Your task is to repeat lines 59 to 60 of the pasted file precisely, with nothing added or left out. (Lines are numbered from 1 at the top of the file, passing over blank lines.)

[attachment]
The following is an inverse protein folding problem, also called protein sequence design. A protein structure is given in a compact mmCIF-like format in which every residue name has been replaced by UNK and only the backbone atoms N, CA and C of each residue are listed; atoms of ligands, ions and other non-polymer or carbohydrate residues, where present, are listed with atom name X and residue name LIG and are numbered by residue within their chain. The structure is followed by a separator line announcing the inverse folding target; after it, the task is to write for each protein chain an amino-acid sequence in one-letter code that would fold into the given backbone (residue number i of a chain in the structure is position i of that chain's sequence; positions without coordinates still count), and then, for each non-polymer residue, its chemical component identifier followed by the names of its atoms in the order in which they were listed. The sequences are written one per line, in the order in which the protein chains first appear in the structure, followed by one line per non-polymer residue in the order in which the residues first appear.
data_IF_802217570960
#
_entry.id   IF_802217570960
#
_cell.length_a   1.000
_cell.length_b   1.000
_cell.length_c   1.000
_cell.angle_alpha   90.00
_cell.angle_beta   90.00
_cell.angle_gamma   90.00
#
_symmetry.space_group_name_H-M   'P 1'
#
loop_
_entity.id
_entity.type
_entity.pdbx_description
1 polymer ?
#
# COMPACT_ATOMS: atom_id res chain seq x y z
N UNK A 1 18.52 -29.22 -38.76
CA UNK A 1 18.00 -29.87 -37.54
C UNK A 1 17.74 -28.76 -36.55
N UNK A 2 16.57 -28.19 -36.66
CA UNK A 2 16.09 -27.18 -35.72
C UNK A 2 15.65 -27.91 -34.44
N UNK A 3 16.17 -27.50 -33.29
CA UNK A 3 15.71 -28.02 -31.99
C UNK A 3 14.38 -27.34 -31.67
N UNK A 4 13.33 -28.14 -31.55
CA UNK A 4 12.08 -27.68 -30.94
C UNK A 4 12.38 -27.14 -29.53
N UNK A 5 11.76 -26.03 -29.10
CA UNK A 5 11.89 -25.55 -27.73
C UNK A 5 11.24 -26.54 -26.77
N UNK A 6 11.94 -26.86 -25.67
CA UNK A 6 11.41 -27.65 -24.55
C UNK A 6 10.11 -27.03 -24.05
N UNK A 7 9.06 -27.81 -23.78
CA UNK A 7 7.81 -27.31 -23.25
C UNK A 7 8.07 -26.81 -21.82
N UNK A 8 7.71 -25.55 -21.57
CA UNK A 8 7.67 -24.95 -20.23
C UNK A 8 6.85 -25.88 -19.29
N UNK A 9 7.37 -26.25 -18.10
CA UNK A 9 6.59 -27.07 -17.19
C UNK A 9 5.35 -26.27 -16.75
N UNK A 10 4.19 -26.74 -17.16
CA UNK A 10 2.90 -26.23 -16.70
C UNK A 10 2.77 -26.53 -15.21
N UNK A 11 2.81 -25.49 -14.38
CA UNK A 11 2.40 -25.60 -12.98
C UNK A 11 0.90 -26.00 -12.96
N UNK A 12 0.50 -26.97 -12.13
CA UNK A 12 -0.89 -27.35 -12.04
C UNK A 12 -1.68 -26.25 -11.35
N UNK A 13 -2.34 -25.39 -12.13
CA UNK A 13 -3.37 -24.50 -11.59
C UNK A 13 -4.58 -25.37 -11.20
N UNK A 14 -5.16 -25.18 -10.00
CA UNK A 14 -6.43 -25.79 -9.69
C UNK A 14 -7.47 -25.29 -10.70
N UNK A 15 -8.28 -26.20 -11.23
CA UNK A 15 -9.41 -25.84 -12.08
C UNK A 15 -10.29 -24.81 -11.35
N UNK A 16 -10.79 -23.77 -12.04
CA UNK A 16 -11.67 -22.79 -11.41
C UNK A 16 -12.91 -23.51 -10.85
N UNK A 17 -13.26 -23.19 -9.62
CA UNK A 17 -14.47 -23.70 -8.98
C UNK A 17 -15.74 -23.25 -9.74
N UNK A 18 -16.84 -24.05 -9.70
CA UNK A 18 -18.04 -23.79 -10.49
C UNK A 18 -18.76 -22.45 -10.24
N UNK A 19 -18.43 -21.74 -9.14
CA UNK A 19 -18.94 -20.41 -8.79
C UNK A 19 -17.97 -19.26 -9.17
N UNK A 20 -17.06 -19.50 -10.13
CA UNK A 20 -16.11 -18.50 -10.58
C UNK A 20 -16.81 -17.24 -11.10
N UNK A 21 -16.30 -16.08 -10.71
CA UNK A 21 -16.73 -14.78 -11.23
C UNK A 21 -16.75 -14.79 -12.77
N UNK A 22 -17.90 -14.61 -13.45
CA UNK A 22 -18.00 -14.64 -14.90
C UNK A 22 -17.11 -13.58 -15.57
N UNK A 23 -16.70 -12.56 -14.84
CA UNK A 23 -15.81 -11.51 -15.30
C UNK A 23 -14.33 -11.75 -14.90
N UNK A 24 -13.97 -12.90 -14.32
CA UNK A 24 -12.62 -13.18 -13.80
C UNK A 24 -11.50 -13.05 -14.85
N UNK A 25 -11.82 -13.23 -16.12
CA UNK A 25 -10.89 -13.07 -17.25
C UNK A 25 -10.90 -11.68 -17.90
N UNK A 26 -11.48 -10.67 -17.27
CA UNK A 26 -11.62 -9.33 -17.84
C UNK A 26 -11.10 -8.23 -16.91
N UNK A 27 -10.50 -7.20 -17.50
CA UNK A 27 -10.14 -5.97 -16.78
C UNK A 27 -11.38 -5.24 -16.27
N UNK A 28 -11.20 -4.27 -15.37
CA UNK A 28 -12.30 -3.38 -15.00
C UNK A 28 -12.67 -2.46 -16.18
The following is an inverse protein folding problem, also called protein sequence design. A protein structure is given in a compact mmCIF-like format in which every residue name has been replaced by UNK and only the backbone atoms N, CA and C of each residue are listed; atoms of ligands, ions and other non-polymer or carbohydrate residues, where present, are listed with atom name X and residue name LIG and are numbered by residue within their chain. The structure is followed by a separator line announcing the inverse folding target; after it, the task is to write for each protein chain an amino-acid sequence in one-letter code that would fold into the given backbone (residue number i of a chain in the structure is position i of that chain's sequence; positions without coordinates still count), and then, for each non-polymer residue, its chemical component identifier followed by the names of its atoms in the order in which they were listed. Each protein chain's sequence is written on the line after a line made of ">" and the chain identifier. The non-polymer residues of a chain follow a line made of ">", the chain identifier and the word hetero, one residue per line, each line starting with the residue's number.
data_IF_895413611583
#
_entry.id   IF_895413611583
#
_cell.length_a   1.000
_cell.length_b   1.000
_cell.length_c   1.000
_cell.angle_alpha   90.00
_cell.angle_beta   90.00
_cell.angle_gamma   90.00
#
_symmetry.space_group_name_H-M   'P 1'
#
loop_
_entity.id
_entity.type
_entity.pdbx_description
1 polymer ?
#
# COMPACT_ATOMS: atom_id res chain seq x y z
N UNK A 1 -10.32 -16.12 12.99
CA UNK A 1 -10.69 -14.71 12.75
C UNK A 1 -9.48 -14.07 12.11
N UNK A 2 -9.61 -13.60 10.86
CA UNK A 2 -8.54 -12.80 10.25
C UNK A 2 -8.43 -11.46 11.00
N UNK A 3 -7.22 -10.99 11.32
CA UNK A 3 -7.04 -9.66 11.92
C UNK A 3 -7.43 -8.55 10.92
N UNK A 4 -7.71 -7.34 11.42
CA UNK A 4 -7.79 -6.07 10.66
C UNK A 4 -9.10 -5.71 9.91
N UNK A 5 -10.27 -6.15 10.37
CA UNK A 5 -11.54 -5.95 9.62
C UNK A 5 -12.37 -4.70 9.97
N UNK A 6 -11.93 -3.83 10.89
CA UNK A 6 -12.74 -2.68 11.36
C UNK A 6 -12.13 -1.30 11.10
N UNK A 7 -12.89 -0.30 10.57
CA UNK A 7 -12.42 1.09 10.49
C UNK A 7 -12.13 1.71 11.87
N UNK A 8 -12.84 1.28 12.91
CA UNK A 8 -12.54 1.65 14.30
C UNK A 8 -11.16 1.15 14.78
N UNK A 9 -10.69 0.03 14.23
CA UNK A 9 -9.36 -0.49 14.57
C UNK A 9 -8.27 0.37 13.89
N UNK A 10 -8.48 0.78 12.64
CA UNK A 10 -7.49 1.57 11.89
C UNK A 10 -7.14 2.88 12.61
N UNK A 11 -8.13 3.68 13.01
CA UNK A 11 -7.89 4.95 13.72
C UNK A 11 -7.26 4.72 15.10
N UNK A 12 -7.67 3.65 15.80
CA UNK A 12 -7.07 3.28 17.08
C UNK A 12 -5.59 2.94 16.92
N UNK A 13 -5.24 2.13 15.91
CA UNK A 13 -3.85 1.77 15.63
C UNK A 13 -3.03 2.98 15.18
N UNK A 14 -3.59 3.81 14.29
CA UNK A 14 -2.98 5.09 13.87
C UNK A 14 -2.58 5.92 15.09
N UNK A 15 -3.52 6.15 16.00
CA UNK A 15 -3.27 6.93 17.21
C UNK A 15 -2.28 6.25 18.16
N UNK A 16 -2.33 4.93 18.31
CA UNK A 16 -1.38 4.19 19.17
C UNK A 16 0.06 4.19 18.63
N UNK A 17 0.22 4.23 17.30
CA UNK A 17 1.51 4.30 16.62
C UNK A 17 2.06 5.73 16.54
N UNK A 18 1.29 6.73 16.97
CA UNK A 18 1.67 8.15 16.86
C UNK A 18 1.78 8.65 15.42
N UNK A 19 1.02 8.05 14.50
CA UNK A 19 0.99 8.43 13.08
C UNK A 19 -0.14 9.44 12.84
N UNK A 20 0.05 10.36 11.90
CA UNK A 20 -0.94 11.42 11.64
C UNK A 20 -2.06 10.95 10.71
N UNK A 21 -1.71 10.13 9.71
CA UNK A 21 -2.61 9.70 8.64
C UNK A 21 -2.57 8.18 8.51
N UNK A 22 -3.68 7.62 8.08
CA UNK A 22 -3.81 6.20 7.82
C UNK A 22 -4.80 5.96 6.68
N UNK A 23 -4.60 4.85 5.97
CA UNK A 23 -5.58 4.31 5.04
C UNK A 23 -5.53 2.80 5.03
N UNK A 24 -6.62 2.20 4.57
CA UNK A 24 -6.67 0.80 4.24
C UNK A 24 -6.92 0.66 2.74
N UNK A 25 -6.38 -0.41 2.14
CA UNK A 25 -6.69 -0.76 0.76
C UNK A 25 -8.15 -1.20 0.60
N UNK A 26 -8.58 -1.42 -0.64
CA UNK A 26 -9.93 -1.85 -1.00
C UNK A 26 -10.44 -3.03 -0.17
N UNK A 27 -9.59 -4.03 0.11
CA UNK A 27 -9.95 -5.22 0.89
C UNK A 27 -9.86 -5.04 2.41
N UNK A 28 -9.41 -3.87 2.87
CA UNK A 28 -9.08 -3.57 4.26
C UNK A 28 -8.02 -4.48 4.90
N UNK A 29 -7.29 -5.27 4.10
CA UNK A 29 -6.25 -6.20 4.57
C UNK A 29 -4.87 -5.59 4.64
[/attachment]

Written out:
CA UNK A 13 -3.37 -24.50 -11.59
C UNK A 13 -4.58 -25.37 -11.20